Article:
Another strike against oil: Mother Nature's wrath

Tuesday, September 16, 2008

From an editorial in The Northwestern (Oshkosh):

It was certainly no butterfly. But hard to dispute we aren't feeling the "flap of its wings."

The spiking variations in gas prices around the Oshkosh area and the Fox Valley in the wake of Hurricane Ike supply more motivation to pursue alternative energy sources. Obviously, Mother Nature hasn't a care about the location of domestic oil rigs and refineries.

On Monday, the price of an unleaded gallon of gasoline was on its way up, anywhere from $3.80 at one Oshkosh filling station to $4.20 at another in Fond du Lac. If you don't like Ike, we understand. It's having an impact on gasoline prices everywhere.

Do our congressional and presidential candidates care to talk about this most recent and potent shortcoming of oil and its production as the rhetoric heats up on more drilling in North America's hurricane alley?

Does the latest pain at the pump everyday people in places like Fond du Lac, Oshkosh and Appleton endure matter – places far from hurricane territory yet places, as of Monday, trying to fathom a 40-cent variation in surging unleaded gasoline rates?

Ike's wrath is only the latest reminder of all the limitation that comes with oil and our addiction to it. News flash: Its production and price are at the mercy of monster storms … in addition to Middle Eastern interests that control it and don't share our purest, most democratic, most fundamental human values. Not to mention its limited supply globally… not to mention the pollution it causes. Only an addict would tolerate all of these unhealthy drawbacks to feed his cravings.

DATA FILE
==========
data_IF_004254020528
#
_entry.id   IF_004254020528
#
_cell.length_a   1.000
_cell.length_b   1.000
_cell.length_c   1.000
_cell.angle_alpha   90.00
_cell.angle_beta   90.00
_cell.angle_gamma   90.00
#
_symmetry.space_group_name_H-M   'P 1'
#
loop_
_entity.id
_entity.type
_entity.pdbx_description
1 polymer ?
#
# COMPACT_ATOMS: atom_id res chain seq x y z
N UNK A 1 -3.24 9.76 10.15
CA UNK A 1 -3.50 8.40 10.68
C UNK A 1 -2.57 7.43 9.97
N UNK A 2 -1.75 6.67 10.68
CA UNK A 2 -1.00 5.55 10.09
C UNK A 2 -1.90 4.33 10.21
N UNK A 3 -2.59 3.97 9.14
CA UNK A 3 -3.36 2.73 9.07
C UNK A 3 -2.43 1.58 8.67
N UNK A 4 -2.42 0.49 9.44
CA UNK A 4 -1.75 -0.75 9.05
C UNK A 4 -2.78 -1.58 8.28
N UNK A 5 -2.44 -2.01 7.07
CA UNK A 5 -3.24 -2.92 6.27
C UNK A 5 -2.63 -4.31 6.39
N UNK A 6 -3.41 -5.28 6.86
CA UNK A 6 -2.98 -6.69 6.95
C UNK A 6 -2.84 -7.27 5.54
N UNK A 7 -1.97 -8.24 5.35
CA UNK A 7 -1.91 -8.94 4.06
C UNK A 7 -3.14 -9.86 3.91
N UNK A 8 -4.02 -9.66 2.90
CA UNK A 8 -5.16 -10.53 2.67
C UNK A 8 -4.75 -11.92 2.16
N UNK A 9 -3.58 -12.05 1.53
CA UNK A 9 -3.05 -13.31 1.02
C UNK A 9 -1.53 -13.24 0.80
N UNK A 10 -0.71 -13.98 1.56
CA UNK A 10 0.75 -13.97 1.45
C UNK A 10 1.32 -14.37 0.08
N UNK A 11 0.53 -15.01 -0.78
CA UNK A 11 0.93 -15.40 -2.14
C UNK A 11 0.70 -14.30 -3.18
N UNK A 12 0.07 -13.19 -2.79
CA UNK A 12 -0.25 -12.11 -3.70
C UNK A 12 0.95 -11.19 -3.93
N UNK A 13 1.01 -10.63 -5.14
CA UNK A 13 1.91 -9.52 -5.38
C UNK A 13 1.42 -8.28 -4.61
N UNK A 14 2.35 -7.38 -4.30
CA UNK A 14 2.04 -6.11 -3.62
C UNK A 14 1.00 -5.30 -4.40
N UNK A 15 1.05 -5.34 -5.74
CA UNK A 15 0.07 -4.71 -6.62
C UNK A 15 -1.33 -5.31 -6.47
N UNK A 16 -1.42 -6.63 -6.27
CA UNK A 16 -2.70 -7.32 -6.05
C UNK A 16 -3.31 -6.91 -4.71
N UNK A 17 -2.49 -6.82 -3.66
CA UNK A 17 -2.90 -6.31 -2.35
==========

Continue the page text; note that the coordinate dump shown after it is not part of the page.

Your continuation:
For a nation that put human beings on the moon almost 40 years ago, our approach to pushing for renewable, alternative, clean sources of energy is weak, and Ike's wake reminds us of that.

Our push for things like hydrogen-fired, clean-burning automobiles is anemic when it should be surging, itself the focus — the raging eye — of a presidential campaign and election. Real leadership and real solutions on alternative energy have been relegated to a few lines of a political speech, no focused, attainable energy challenge laid before the feet of the American people other than unformulated energy independence benchmarks.